HE wandered over with a mischievous look on his face and pulled me to one side: “It’s Fidel on the phone – the Cubans are done,” he told me.

It was Houston in the summer of 1999, a very troubling Amateur Championships, and after several bad, bad decisions, the Cuban team had just been ordered back to Havana by Fidel Castro.

In a huddle, on one side of the ring, Raul Villanueva, the Cuban delegation’s top official, was speaking on a large phone. He stood to attention. Next to him was Felix Savon, headguard on, towel across his chest in the Cuban way, gumshield in – I will never forget that detail – and he was standing in front of a Cuban flag. On his left was Alcides Sagarra, the Cuban coach. There was a spectacular stand-off. Villanueva got off the phone, the Cuban team, with Savon leading, marched around the ring singing. Savon was gloved and ready for his final with the American, Michael Bennett.

And when the song finished, the Cuban team left the building.

“It’s crazy, I knew this was coming; I’m off to speak to the Professor,” added the man at my side. There was a mix of adrenaline and glee in the man’s voice.

The man was called Andrew Jennings and it’s possible that his investigative journalism saved boxing from being thrown out of the Olympics a long, long time ago. At the time, he was blamed for taking boxing to the very edge. Well, that was the chosen and pushed narrative.

Cuban trainer Alcides Sagarra waves a Cuban flag and leads his heavyweight fighter Felix Savon around the ring in a show of protest at the AIBA World Boxing Championship in Houston. (PAUL BUCK/AFP via Getty Images)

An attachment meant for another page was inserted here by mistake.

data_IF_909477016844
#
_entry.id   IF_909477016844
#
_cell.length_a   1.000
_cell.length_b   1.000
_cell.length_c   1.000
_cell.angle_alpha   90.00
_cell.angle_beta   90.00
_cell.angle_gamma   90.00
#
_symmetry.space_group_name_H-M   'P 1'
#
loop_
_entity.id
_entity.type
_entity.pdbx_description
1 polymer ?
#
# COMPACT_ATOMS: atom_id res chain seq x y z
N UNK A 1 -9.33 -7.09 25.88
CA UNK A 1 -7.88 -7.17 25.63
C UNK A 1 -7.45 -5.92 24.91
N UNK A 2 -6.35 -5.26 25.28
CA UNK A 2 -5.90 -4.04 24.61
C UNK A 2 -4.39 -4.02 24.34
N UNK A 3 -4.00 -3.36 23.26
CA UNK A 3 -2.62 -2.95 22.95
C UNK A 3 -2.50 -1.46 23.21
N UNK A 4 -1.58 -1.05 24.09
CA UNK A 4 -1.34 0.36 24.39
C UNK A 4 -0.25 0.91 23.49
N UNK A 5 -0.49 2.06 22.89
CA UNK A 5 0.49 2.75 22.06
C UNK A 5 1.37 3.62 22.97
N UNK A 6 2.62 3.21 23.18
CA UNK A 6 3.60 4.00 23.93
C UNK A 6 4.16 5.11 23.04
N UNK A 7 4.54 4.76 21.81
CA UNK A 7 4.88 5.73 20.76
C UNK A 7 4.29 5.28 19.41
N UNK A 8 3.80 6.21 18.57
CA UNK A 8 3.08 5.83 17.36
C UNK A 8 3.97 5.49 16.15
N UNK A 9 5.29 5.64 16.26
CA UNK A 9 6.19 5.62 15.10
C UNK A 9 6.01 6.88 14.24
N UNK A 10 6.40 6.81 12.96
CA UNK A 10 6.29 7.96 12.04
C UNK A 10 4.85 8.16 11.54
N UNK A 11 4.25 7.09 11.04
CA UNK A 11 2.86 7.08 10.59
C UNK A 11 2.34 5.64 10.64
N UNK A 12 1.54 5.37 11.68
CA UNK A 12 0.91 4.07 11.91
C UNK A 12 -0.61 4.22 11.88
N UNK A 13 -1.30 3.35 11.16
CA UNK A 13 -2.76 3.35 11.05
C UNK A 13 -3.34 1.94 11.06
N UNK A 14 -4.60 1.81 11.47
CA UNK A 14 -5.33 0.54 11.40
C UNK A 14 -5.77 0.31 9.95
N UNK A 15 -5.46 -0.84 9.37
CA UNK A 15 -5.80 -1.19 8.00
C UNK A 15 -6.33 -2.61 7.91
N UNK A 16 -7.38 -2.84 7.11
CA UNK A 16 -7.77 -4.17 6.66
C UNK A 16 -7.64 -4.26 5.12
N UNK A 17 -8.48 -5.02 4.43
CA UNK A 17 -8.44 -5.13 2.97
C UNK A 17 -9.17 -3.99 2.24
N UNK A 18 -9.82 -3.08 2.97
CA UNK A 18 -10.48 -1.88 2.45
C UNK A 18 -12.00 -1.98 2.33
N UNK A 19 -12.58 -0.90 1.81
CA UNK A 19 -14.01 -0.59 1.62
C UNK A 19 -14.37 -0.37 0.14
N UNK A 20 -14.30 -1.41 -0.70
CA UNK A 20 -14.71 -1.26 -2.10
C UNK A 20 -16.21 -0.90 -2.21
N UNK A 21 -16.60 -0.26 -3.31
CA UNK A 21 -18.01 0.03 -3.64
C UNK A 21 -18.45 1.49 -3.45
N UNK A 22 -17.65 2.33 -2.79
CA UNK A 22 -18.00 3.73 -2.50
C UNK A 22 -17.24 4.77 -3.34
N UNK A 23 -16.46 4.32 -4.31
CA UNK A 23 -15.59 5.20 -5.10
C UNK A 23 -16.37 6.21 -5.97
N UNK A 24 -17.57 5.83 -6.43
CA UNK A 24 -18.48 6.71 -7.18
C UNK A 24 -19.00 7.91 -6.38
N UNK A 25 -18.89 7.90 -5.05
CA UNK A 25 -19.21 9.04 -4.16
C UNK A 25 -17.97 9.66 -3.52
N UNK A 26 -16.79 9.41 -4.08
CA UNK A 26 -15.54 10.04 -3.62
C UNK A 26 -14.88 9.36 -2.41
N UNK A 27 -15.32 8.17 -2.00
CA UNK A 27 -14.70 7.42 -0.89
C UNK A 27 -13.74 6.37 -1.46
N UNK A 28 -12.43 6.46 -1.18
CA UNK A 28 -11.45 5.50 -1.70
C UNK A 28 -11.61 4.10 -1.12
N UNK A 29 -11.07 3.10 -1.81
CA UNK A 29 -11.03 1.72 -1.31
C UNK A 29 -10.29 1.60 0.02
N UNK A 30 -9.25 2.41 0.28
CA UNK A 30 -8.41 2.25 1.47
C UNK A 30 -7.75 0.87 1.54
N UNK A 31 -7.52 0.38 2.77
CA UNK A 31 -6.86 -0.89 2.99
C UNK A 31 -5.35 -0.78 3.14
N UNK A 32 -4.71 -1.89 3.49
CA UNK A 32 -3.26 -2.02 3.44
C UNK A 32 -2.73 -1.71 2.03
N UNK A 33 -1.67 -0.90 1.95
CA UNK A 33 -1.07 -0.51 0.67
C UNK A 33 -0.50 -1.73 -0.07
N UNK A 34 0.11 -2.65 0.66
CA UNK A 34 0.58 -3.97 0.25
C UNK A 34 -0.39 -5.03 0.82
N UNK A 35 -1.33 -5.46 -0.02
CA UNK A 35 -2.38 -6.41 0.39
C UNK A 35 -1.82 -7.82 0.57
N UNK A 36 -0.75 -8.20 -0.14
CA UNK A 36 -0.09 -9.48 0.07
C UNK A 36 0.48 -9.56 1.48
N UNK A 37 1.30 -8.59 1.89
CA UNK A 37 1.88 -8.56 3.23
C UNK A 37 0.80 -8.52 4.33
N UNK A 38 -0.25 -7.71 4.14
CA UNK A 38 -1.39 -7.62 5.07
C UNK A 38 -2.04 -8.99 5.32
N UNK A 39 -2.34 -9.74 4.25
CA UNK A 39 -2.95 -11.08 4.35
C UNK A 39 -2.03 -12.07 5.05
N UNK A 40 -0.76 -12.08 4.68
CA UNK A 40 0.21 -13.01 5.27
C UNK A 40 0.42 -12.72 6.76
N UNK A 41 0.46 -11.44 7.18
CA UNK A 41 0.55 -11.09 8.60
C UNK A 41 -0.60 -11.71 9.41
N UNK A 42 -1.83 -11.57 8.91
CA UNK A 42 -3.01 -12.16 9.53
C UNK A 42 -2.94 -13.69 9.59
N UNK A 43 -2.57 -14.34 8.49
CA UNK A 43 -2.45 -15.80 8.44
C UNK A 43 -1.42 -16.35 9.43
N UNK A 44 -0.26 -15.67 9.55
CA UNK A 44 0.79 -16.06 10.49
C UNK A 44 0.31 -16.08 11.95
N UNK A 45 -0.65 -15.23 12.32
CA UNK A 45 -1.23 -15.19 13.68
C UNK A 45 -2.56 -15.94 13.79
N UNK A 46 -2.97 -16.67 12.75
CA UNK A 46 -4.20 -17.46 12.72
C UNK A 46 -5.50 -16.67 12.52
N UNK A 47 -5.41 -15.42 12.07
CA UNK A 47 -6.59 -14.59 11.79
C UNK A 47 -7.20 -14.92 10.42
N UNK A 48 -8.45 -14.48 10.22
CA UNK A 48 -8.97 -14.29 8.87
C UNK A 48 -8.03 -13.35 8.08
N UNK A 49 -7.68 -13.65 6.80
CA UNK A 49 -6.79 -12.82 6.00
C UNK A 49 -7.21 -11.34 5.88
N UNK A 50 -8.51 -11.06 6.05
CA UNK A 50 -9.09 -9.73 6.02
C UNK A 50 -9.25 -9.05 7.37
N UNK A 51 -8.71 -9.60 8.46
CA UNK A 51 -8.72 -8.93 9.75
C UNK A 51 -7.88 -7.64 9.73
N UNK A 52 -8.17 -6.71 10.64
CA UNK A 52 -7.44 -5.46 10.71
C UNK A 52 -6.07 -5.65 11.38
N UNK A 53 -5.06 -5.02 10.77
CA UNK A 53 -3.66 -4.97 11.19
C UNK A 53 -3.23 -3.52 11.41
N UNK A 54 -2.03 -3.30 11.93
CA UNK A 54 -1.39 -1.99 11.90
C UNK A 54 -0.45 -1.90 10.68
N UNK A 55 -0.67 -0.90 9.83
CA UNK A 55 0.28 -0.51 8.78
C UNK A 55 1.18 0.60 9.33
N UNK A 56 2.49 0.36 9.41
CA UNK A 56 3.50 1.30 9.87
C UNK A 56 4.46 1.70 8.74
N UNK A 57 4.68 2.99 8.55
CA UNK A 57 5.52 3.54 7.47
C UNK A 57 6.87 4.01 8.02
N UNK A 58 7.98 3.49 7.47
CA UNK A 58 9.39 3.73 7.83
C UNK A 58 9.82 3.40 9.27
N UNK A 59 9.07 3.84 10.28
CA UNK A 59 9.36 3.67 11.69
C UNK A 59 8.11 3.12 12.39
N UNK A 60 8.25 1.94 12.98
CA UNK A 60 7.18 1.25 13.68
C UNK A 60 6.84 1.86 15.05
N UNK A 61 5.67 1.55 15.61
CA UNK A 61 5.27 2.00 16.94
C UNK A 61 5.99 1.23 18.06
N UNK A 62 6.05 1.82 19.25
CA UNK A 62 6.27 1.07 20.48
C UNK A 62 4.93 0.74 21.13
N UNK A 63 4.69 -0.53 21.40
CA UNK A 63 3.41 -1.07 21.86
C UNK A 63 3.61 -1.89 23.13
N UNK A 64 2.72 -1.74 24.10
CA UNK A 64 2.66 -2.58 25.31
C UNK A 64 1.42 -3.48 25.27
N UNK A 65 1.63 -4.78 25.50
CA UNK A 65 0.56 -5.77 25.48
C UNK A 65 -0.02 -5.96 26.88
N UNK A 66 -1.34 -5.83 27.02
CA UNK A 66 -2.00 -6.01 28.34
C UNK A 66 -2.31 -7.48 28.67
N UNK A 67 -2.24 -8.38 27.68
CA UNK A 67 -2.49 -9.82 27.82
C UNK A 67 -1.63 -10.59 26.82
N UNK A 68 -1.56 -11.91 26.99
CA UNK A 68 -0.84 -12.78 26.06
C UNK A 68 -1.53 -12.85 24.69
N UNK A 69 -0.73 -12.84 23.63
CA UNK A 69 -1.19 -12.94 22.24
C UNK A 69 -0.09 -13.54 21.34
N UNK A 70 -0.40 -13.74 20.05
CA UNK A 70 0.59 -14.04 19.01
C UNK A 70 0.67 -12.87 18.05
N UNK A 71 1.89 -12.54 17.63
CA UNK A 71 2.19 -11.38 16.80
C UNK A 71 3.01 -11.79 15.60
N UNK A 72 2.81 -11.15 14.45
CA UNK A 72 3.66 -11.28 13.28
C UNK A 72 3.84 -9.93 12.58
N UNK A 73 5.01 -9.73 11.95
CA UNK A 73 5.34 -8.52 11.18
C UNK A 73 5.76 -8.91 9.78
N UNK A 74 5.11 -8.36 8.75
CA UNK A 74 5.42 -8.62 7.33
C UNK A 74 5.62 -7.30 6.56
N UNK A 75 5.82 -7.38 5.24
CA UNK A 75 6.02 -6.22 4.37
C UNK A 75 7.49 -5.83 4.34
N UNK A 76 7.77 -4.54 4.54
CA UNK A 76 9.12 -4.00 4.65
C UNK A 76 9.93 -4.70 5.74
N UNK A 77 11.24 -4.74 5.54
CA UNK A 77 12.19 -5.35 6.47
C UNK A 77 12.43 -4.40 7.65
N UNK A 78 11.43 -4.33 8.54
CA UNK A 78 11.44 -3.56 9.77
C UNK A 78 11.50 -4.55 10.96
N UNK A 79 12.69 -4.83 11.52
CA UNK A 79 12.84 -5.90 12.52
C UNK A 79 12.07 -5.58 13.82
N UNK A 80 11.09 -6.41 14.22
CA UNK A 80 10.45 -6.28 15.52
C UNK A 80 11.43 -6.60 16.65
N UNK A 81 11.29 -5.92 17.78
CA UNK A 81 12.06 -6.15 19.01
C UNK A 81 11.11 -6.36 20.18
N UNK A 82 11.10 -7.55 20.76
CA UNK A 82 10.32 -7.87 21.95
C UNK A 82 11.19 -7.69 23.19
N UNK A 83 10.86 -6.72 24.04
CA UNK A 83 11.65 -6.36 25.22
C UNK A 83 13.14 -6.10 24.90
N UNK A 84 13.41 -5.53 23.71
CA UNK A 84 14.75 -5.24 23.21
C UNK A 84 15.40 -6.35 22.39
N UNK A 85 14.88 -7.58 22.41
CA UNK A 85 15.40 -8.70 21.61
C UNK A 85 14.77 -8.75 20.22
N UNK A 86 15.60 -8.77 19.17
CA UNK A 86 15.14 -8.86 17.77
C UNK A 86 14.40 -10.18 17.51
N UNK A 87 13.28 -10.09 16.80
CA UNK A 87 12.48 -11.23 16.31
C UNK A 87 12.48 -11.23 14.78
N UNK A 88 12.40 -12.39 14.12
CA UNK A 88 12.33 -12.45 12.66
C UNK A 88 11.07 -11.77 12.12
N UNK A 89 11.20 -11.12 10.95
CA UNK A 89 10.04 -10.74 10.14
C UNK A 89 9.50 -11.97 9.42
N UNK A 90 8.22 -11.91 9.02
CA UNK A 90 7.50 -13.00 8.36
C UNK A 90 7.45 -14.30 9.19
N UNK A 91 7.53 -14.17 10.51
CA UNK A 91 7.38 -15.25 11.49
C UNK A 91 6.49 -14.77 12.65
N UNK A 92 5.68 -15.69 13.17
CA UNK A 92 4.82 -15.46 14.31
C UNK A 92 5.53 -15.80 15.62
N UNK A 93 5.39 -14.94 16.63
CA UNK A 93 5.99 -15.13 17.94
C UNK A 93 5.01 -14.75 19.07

Jennings died the other day. He was once a very, very good friend and he remains one of the finest and most fearless writers I ever shared a press conference, ringside or bar with.

In Houston on that steamy day, Jennings scurried away to confront Professor Anwar Chowdhry, the boss of AIBA. Chowdhry tried to sell him another tale about cleaning up the mess, rooting out the corruption. It was verbal larceny, make no mistake.

Jennings had heard it all before during decades hounding, chasing, exposing the most corrupt people in the sporting world. His book about Olympic corruption, and how gold medals can be bought and sold, was called, The Lords of the Rings. There were a couple of more books, all brilliant, all totally mad, packed with stories that are hard to believe and even harder to invent. Jennings was a genius.

Jennings did find the Professor, but when he asked him if he would be meeting with the press to discuss the Cuban decision, he was met with a look of amazement. “Chowdhry looked at me as if I was demented.” Jennings wrote that in his 2000 book, The Great Olympic Swindle.

The Eighties and Nineties was a sordid time for Olympic sport; giant bribes, jobs for the boys and endless heartbreak for competitors in many sports. Jennings exposed corruption and named the arrogant officials running the Olympic movement. The boxing family he found was rotten. He had death threats, he resisted gagging, he flew to places where he could have so easily vanished. He also wrote about the people who were killed. It’s a long list.